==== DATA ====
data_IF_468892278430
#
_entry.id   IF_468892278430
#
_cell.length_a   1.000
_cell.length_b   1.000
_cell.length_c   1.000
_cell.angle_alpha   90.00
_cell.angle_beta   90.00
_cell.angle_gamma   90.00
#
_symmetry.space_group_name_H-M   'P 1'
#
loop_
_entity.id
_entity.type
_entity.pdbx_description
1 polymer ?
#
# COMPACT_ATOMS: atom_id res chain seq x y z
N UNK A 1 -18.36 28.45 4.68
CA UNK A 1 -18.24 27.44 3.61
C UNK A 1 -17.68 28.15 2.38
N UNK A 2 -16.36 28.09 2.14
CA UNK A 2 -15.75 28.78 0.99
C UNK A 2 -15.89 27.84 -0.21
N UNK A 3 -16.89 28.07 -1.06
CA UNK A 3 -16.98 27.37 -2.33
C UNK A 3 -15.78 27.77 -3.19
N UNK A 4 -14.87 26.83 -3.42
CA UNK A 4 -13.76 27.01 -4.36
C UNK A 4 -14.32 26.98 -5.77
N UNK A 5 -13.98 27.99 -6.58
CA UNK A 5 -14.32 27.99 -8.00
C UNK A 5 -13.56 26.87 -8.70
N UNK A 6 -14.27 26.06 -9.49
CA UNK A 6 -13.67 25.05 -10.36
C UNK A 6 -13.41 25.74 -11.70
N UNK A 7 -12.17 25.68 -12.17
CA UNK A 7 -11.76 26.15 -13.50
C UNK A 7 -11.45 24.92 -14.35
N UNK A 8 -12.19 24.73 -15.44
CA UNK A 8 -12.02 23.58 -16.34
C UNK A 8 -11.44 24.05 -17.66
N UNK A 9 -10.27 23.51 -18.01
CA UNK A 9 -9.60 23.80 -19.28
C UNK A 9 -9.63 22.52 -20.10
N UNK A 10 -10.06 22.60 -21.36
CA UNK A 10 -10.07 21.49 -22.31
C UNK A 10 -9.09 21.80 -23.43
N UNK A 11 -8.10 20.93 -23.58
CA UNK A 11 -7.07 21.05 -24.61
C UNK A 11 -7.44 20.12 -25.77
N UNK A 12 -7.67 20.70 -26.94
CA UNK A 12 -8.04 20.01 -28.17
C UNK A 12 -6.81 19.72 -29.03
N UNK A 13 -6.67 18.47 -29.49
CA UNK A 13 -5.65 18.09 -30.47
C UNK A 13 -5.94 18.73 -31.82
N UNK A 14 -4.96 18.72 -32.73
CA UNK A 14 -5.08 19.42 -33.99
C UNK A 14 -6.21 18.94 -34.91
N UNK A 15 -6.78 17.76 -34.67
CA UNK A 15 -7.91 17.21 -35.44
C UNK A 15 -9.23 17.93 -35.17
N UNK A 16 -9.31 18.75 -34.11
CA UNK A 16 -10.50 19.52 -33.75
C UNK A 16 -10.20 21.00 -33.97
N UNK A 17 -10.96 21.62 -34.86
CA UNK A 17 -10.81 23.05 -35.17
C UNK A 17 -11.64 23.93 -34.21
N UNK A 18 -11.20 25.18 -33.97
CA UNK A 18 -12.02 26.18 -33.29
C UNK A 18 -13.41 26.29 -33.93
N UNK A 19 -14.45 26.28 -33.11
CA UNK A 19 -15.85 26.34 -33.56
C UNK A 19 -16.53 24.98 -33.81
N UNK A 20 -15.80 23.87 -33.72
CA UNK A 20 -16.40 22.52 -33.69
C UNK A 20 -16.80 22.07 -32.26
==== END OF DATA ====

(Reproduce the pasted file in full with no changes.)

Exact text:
data_IF_468892278430
#
_entry.id   IF_468892278430
#
_cell.length_a   1.000
_cell.length_b   1.000
_cell.length_c   1.000
_cell.angle_alpha   90.00
_cell.angle_beta   90.00
_cell.angle_gamma   90.00
#
_symmetry.space_group_name_H-M   'P 1'
#
loop_
_entity.id
_entity.type
_entity.pdbx_description
1 polymer ?
#
# COMPACT_ATOMS: atom_id res chain seq x y z
N UNK A 1 -18.36 28.45 4.68
CA UNK A 1 -18.24 27.44 3.61
C UNK A 1 -17.68 28.15 2.38
N UNK A 2 -16.36 28.09 2.14
CA UNK A 2 -15.75 28.78 0.99
C UNK A 2 -15.89 27.84 -0.21
N UNK A 3 -16.89 28.07 -1.06
CA UNK A 3 -16.98 27.37 -2.33
C UNK A 3 -15.78 27.77 -3.19
N UNK A 4 -14.87 26.83 -3.42
CA UNK A 4 -13.76 27.01 -4.36
C UNK A 4 -14.32 26.98 -5.77
N UNK A 5 -13.98 27.99 -6.58
CA UNK A 5 -14.32 27.99 -8.00
C UNK A 5 -13.56 26.87 -8.70
N UNK A 6 -14.27 26.06 -9.49
CA UNK A 6 -13.67 25.05 -10.36
C UNK A 6 -13.41 25.74 -11.70
N UNK A 7 -12.17 25.68 -12.17
CA UNK A 7 -11.76 26.15 -13.50
C UNK A 7 -11.45 24.92 -14.35
N UNK A 8 -12.19 24.73 -15.44
CA UNK A 8 -12.02 23.58 -16.34
C UNK A 8 -11.44 24.05 -17.66
N UNK A 9 -10.27 23.51 -18.01
CA UNK A 9 -9.60 23.80 -19.28
C UNK A 9 -9.63 22.52 -20.10
N UNK A 10 -10.06 22.60 -21.36
CA UNK A 10 -10.07 21.49 -22.31
C UNK A 10 -9.09 21.80 -23.43
N UNK A 11 -8.10 20.93 -23.58
CA UNK A 11 -7.07 21.05 -24.61
C UNK A 11 -7.44 20.12 -25.77
N UNK A 12 -7.67 20.70 -26.94
CA UNK A 12 -8.04 20.01 -28.17
C UNK A 12 -6.81 19.72 -29.03
N UNK A 13 -6.67 18.47 -29.49
CA UNK A 13 -5.65 18.09 -30.47
C UNK A 13 -5.94 18.73 -31.82
N UNK A 14 -4.96 18.72 -32.73
CA UNK A 14 -5.08 19.42 -33.99
C UNK A 14 -6.21 18.94 -34.91
N UNK A 15 -6.78 17.76 -34.67
CA UNK A 15 -7.91 17.21 -35.44
C UNK A 15 -9.23 17.93 -35.17
N UNK A 16 -9.31 18.75 -34.11
CA UNK A 16 -10.50 19.52 -33.75
C UNK A 16 -10.20 21.00 -33.97
N UNK A 17 -10.96 21.62 -34.86
CA UNK A 17 -10.81 23.05 -35.17
C UNK A 17 -11.64 23.93 -34.21
N UNK A 18 -11.20 25.18 -33.97
CA UNK A 18 -12.02 26.18 -33.29
C UNK A 18 -13.41 26.29 -33.93
N UNK A 19 -14.45 26.28 -33.11
CA UNK A 19 -15.85 26.34 -33.56
C UNK A 19 -16.53 24.98 -33.81
N UNK A 20 -15.80 23.87 -33.72
CA UNK A 20 -16.40 22.52 -33.69
C UNK A 20 -16.80 22.07 -32.26